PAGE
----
« Reply #324 on: March 02, 2011, 02:21:12 PM »
For anyone considering a Belt drive... I recommend looking into this thread at the zone:

http://www.cnczone.com/forums/linear_rotary_motion/59570-best_belt_drive_ever_if.html

There is a lot of information to digest in that thread but it is a very ingenious system which I believe would work very good,
It eliminates most of the belt stretch and the vibration in the belt which Jen mentioned.

Jen, by the sound of your comments, you are more of an engineer than a few engineers I know.

Take a look i think you'll like it

Offline Jennifer

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Re: The Laser Project.
« Reply #325 on: March 02, 2011, 02:35:01 PM »
Thank you both for your comments,

i will check out the CNC zone thread and see what they have come up with. a simplified way to visualize this "wave effect" is to simply push in teh center of a belt with your finger. When you do the gantry will move a few thousandths, but spring right back. Now picture a wave running up and down teh belt from rapid repeated changes in direction, like when routing the apex of a triangle.

my machine will repeat with wonderful accuracy, even after a thousand traverses, thats not really an issue, it is this jiggling of the router head when i am attempting very fine sweeping inlays of abalomne or some other shell that drives me nuts. i have to go back and manually sand off this roughness. once i am involved in doingthat i have lost any time i may have gained by cutting the part with the darn machine in the first place.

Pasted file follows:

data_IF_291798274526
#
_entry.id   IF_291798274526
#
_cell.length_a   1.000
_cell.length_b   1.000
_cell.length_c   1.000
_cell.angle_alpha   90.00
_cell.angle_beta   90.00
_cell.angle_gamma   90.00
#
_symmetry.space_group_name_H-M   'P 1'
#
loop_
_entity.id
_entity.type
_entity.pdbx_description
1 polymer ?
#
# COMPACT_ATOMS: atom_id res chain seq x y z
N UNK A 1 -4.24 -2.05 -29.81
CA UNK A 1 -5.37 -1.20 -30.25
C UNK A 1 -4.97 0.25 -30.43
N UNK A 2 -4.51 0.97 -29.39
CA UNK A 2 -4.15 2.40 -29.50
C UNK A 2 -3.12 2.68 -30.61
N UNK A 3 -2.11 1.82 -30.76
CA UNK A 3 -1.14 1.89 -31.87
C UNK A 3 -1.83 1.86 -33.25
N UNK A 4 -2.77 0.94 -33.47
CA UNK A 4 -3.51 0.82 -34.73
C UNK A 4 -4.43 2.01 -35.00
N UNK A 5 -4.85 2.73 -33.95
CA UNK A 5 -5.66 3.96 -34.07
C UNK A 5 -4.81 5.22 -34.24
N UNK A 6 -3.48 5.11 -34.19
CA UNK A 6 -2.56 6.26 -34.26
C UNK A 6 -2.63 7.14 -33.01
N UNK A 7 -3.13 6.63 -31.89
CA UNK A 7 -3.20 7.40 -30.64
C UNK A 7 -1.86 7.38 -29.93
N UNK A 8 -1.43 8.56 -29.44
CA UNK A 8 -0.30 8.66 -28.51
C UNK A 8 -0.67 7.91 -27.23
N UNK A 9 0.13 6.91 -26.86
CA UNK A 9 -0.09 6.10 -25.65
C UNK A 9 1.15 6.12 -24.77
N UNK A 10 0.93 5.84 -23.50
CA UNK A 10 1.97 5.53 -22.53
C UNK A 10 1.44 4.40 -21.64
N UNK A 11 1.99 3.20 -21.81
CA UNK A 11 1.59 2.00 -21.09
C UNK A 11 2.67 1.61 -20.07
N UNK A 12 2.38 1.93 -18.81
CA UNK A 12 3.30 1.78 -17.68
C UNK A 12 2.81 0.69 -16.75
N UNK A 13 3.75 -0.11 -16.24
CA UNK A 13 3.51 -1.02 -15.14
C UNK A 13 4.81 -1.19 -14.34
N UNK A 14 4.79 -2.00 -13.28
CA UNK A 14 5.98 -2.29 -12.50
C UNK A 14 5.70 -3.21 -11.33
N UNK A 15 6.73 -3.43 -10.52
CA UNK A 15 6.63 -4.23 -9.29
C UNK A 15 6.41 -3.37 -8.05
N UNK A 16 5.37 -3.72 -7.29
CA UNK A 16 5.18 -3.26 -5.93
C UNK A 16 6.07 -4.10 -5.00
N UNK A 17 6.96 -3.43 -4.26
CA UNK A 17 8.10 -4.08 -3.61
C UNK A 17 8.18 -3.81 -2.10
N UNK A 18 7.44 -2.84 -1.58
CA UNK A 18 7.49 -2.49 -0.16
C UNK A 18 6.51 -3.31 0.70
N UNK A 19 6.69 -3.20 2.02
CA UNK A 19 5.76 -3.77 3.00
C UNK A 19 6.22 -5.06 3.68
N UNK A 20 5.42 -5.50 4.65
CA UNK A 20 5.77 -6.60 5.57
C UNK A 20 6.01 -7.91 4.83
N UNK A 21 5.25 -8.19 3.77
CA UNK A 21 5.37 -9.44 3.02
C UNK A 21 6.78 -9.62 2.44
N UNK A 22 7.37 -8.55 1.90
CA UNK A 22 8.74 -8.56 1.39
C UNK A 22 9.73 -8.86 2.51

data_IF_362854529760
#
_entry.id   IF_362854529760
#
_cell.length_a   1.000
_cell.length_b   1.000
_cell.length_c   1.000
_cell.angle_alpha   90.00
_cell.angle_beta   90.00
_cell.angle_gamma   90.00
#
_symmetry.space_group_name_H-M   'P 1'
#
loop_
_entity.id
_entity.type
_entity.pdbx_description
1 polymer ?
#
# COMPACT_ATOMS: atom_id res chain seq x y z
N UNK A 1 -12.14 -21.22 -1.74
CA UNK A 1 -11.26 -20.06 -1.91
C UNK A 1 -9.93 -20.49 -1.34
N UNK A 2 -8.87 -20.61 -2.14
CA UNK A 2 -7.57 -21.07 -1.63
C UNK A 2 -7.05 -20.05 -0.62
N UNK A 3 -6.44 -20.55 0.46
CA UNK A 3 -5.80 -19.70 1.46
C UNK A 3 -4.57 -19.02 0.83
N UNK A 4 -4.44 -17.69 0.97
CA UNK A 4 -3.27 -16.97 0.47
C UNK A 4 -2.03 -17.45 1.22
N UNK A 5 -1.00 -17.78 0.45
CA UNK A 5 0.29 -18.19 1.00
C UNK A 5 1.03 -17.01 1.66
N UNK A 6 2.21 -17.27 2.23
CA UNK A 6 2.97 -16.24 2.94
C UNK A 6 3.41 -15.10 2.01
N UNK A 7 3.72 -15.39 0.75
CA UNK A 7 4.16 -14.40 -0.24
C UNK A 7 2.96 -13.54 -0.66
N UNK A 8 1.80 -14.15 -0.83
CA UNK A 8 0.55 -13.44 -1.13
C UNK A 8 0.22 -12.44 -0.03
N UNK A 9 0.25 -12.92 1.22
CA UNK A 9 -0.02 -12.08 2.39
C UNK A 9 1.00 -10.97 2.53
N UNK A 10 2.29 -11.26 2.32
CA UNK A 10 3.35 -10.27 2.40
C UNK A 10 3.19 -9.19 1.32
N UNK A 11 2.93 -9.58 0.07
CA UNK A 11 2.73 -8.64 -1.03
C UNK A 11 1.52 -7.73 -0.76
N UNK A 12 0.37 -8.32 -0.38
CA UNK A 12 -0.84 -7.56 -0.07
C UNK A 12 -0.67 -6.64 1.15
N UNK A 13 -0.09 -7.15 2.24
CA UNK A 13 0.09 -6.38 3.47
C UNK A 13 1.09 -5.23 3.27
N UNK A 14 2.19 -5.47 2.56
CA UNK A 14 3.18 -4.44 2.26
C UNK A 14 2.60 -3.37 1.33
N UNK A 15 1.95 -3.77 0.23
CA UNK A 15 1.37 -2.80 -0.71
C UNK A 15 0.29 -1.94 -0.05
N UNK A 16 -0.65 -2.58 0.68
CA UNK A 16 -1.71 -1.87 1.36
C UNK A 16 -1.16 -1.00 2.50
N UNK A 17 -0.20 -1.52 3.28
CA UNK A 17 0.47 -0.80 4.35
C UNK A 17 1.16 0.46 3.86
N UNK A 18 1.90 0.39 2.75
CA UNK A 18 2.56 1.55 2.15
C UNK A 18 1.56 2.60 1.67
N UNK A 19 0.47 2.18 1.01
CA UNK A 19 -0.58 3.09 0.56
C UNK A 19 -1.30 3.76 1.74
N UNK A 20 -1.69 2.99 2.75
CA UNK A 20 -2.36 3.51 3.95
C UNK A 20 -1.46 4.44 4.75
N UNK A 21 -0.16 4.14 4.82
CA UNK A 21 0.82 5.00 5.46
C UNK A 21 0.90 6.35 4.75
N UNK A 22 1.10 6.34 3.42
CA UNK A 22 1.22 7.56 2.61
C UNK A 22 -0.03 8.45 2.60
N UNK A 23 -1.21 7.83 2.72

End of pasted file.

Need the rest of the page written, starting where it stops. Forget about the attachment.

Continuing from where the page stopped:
i have a meeting, but will check the ink out in a bit... Thanks again, Jen
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Offline OCNC

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Re: The Laser Project.
« Reply #326 on: March 02, 2011, 10:50:49 PM »
Hi Jen,

I see what you're talking about.  If I pluck the backside of the belt like a guitar string I get the effect you're describing.  I wouldn't have thought that that light a load on the belt would show up as stretch (for me not much more than .001) but it does.  So this ultimately has to be belt stretch.   Have you tried adjusting the acceleration rate in Mach under Motor Tuning?  I found it necessary to play with this a bit as my initial tendency was to have the acceleration too high for the best cut.  

Good luck.

Chris

Offline Tweakie.CNC

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Re: The Laser Project.
« Reply #327 on: March 08, 2011, 08:21:50 AM »